Example usage in https://en.m.wikipedia.org/wiki/Meaning_(psychology)

A similar understanding developed in Cultural Studies of Science: "Cultural studies thereby articulate dynamic, expressive conceptions of meaning, knowledge, and power, which contrast sharply with the standard approaches to these phenomena within philosophy and social theory (Rouse 1996,[5] 1999[6]). On such accounts, meaning is not a property of utterances or actions; the term `meaning' instead articulates the ways in which such performances inferentially draw upon and transform the field of prior performances in which they are situated." (Rouse, 2001, p. 3126)

closed as off-topic by Drew, choster, NVZ, tchrist, Lawrence Mar 28 '16 at 14:35

This question appears to be off-topic. The users who voted to close gave this specific reason:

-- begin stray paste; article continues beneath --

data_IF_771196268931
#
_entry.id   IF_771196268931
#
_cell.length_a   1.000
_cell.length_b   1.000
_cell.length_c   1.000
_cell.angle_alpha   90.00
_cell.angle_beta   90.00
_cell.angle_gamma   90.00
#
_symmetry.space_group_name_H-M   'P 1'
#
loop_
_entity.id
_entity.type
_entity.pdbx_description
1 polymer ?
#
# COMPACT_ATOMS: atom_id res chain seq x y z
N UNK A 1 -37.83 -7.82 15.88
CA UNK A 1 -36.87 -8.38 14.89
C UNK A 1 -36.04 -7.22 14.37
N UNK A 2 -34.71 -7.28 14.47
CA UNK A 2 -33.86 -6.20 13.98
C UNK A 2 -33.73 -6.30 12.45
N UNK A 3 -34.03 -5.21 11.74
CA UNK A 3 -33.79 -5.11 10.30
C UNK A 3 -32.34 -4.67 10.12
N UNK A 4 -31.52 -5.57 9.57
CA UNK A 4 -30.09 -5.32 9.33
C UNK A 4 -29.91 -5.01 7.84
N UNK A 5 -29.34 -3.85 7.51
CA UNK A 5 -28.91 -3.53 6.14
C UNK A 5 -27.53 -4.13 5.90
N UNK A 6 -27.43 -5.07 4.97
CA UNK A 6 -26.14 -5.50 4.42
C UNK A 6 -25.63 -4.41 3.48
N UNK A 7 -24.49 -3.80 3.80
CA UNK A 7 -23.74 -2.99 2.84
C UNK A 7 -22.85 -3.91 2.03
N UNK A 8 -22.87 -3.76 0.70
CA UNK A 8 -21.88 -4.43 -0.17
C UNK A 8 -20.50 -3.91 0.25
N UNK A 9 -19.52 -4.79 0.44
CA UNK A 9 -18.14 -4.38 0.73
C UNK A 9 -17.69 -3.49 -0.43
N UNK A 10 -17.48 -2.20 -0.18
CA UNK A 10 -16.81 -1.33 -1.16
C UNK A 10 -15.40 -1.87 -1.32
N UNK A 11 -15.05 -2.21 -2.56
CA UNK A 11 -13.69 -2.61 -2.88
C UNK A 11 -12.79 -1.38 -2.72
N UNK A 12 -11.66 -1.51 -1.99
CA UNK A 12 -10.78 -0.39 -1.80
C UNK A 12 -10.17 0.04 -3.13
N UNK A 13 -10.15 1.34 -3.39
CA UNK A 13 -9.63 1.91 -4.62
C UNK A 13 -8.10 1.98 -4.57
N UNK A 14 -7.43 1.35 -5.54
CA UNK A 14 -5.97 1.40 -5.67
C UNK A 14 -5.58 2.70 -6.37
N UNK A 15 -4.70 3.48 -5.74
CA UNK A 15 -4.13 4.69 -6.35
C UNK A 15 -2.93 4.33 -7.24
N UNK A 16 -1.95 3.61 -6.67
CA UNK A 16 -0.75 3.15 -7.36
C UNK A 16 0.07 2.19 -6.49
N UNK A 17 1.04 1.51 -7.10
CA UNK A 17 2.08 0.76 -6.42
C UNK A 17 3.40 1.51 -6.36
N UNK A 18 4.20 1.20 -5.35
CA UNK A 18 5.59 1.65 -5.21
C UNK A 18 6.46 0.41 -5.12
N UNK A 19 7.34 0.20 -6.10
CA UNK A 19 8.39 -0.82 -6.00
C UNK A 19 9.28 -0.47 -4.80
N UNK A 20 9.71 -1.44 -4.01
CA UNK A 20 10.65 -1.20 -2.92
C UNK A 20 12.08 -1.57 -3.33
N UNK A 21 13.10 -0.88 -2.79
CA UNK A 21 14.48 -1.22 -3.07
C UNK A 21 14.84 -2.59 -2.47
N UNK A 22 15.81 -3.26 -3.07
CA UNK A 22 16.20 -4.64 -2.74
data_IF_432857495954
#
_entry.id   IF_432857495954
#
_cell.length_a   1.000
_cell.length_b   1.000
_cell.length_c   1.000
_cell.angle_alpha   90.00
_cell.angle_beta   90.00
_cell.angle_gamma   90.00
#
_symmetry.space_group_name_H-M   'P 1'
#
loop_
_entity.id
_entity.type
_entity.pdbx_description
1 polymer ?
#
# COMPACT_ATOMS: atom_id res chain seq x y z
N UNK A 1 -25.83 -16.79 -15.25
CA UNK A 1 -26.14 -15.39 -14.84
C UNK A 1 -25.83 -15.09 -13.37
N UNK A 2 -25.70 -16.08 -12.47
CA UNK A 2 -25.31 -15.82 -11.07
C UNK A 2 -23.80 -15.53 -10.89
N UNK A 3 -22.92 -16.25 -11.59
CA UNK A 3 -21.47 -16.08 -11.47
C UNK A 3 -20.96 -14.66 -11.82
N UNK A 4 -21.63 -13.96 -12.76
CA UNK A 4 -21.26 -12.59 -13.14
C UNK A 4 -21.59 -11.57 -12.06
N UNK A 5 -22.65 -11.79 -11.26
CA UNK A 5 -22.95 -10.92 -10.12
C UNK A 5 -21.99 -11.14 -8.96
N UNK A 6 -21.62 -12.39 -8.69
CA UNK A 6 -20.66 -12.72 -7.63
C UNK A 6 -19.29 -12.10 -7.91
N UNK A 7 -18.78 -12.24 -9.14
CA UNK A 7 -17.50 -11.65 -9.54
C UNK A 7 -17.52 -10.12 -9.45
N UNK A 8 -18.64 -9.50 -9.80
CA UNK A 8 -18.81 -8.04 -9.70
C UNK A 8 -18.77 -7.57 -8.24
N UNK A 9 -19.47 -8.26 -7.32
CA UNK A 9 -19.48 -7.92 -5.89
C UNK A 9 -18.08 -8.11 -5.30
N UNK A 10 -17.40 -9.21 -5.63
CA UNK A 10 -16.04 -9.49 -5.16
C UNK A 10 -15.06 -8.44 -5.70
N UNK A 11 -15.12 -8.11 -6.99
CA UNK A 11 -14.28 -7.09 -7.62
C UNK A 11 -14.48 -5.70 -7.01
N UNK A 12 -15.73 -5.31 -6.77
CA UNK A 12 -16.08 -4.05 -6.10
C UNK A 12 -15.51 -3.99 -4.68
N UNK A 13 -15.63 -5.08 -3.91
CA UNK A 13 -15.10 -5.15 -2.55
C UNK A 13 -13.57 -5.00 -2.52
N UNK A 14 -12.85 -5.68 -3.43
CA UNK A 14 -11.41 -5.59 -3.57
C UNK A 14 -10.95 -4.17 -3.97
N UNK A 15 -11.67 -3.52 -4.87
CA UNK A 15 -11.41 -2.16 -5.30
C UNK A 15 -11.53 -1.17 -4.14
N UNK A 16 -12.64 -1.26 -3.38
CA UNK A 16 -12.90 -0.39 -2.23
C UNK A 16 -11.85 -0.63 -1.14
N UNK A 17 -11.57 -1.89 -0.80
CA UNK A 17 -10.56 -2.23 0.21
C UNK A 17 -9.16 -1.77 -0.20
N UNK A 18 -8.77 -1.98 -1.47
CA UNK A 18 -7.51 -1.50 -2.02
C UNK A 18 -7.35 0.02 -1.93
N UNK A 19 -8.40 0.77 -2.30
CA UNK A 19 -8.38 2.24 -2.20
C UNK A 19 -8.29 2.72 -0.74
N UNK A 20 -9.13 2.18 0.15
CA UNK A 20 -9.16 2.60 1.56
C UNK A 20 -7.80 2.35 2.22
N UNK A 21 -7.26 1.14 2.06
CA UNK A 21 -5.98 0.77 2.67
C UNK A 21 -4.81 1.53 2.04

If this question can be reworded to fit the rules in the help center, please edit the question.

  • 1
    The phrase "such accounts" refers to accounts (of phenomena) that are based on the "cultural studies of science" analytical model. The phrase "on such accounts" is not an idiom, and I think that the sentence you cite would be improved by changing "On such accounts" to "According to such accounts" or "In such accounts." I suspect that the author may have been led astray by the felt influence of a very different idiomatic phrase: "on account of" which means "because of." In any case, the original wording "on such accounts" is very poor in this particular instance – Sven Yargs Mar 27 '16 at 21:46
  • 1
    By such accounts? in such accounts? It's impossible to tell from the context because that context (the quote from Rouse) has no discernible meaning in English. – deadrat Mar 27 '16 at 23:50
  • Not an idiom. Just 3 words, with their usual meanings. – Drew Mar 28 '16 at 1:30
  • I'm voting to close this question as off-topic because this is not an idiom. About reopening questions, see: Notes to Reviewers (trial) – Lawrence Mar 28 '16 at 14:35

I don't believe that it is an idiom; however, "on such accounts" is a slightly more complex wording of "in those cases/instances."

Not the answer you're looking for? Browse other questions tagged or ask your own question.